Despite overwhelming evidence linking increased salt intake to hypertension, the relation is still disputed in some circles. Viewing the introduction of salt to human diet on an evolutionary time scale would help us better understand the role of salt in hypertension. Humans and related species evolved in a salt-free environment over millions of years with intense evolutionary pressure for the selection of salt conserving genes. The recorded history confirms how rare and inaccessible salt has been until recently. Thrusting the species that has exquisitely adapted to very low salt intake into salt surfeit conditions represents evolutionary mismatch with catastrophic health consequences. More than a quarter of human populations suffer from hypertension. World Health Organization (WHO) and many governments have now taken action to reduce dietary intake of salt in an effort to reduce the incidence of hypertension and the associated cardiovascular morbidity and mortality."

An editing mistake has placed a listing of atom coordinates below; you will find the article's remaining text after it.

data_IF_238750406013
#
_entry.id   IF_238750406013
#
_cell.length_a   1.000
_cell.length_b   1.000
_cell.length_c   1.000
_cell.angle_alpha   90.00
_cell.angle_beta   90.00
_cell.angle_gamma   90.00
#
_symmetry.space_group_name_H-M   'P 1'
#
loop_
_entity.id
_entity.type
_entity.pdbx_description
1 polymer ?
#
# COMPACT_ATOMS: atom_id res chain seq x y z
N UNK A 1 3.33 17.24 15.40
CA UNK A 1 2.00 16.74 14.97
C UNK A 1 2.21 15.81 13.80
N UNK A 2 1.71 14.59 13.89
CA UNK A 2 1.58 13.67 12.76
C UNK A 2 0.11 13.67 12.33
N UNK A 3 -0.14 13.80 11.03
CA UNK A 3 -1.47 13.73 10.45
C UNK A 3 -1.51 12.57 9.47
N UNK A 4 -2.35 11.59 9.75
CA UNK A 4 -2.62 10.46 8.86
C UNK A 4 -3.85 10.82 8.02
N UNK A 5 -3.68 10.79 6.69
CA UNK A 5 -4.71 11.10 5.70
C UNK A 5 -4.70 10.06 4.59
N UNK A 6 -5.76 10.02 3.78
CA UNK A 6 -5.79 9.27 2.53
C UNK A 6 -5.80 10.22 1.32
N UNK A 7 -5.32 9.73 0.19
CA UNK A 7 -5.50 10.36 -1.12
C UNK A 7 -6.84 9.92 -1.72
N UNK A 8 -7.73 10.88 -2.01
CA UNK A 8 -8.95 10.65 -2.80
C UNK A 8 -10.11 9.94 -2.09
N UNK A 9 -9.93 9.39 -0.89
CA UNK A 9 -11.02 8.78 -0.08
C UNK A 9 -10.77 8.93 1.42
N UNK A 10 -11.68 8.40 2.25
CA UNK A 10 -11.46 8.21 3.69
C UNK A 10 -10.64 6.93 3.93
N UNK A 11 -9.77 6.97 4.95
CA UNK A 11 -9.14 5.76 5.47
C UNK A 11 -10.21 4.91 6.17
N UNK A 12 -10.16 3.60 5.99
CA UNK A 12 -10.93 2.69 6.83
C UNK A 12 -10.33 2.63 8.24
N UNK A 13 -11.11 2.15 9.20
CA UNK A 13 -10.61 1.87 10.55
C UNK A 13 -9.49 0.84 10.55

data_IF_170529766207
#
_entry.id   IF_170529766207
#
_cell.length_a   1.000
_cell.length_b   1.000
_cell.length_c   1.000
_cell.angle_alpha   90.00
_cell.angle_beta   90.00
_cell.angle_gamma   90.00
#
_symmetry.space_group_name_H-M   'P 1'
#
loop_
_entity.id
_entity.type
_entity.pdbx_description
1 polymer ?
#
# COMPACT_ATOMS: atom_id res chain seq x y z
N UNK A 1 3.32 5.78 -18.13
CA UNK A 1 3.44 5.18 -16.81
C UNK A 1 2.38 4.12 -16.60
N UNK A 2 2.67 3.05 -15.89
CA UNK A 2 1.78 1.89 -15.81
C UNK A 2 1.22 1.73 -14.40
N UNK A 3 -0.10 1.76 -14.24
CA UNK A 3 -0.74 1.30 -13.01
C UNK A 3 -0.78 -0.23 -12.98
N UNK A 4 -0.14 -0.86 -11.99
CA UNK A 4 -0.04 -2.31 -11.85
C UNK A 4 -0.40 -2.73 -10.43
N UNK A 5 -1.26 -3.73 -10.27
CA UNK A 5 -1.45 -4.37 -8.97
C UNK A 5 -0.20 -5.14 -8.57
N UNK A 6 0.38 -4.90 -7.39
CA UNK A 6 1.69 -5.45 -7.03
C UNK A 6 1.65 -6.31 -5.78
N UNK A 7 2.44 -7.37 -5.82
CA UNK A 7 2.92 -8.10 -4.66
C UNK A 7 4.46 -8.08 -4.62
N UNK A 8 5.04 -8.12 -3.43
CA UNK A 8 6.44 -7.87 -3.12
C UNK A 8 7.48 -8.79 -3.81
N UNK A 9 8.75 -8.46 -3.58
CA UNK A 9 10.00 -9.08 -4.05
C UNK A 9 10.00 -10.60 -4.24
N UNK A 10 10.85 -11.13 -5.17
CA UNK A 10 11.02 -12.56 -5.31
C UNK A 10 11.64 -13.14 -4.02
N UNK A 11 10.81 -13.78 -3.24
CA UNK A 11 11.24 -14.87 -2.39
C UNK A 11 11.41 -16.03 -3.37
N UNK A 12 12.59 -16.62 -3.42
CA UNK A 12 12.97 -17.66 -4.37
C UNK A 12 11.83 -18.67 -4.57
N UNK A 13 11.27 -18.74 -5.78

High-impact journals are those considered to be highly influential in their respective fields. The impact factor of journal provides quantitative assessment tool for grading, evaluating, sorting and comparing journals of similar kind. It reflects the average number of citations to recent articles published in science and social science journals in a particular year or period, and is frequently used as a proxy for the relative importance of a journal within its field. It is first devised by Eugene Garfield, the founder of the Institute for Scientific Information.The impact factor of a journal is evaluated by dividing the number of current year citations to the source items published in that journal during the previous two years.
Last date updated on September, 2014